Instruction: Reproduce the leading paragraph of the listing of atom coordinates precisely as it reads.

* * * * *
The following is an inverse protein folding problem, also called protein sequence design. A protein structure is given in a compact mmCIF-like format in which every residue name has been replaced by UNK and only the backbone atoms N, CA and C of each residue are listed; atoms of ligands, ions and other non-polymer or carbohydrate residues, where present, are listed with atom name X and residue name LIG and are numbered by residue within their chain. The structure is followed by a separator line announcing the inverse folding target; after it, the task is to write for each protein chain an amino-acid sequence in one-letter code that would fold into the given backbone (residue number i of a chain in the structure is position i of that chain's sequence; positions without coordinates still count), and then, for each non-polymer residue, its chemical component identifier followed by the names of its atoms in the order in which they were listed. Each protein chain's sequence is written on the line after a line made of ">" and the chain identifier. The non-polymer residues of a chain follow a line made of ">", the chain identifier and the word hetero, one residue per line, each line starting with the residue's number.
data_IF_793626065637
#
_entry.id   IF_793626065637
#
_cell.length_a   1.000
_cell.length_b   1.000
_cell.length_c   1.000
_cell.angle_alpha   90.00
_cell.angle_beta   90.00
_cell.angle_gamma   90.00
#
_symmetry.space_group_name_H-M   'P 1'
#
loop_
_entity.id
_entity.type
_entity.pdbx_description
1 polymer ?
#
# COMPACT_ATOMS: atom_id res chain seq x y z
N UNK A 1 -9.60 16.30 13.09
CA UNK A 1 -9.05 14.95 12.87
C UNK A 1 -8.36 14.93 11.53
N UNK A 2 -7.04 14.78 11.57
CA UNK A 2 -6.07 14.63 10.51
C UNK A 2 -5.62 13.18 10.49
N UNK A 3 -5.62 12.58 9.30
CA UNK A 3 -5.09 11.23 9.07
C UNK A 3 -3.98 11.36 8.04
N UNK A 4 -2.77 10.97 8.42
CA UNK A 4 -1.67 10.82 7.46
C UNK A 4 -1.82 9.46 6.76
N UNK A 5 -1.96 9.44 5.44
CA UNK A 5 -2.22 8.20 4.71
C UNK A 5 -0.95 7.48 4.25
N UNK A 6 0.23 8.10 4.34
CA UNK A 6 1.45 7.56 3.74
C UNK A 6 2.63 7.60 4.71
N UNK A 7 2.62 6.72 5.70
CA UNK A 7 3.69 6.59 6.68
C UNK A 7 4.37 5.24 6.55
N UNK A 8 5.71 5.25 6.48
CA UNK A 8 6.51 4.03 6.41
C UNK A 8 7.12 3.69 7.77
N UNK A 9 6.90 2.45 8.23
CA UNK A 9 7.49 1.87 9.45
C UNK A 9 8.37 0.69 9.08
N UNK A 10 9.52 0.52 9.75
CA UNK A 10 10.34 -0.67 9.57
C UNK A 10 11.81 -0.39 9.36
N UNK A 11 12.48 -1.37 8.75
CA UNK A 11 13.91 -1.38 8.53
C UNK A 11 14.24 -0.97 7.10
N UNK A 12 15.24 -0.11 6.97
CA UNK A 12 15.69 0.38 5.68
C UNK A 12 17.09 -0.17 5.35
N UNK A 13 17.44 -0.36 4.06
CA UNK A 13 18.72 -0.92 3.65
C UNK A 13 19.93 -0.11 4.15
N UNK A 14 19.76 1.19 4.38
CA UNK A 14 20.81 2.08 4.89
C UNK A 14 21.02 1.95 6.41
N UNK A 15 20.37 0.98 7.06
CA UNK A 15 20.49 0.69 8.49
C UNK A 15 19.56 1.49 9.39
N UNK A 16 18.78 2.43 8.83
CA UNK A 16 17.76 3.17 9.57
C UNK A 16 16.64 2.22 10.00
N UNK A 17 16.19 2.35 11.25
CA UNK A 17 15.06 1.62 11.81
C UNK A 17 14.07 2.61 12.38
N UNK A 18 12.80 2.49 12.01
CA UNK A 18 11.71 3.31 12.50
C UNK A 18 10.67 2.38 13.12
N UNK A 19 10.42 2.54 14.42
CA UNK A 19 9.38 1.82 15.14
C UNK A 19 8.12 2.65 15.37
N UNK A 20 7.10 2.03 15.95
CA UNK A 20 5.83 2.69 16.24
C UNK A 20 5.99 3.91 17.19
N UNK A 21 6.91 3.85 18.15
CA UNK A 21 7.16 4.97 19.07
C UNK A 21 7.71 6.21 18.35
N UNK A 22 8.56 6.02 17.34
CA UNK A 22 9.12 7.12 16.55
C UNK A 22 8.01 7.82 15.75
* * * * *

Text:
The following is an inverse protein folding problem, also called protein sequence design. A protein structure is given in a compact mmCIF-like format in which every residue name has been replaced by UNK and only the backbone atoms N, CA and C of each residue are listed; atoms of ligands, ions and other non-polymer or carbohydrate residues, where present, are listed with atom name X and residue name LIG and are numbered by residue within their chain. The structure is followed by a separator line announcing the inverse folding target; after it, the task is to write for each protein chain an amino-acid sequence in one-letter code that would fold into the given backbone (residue number i of a chain in the structure is position i of that chain's sequence; positions without coordinates still count), and then, for each non-polymer residue, its chemical component identifier followed by the names of its atoms in the order in which they were listed. Each protein chain's sequence is written on the line after a line made of ">" and the chain identifier. The non-polymer residues of a chain follow a line made of ">", the chain identifier and the word hetero, one residue per line, each line starting with the residue's number.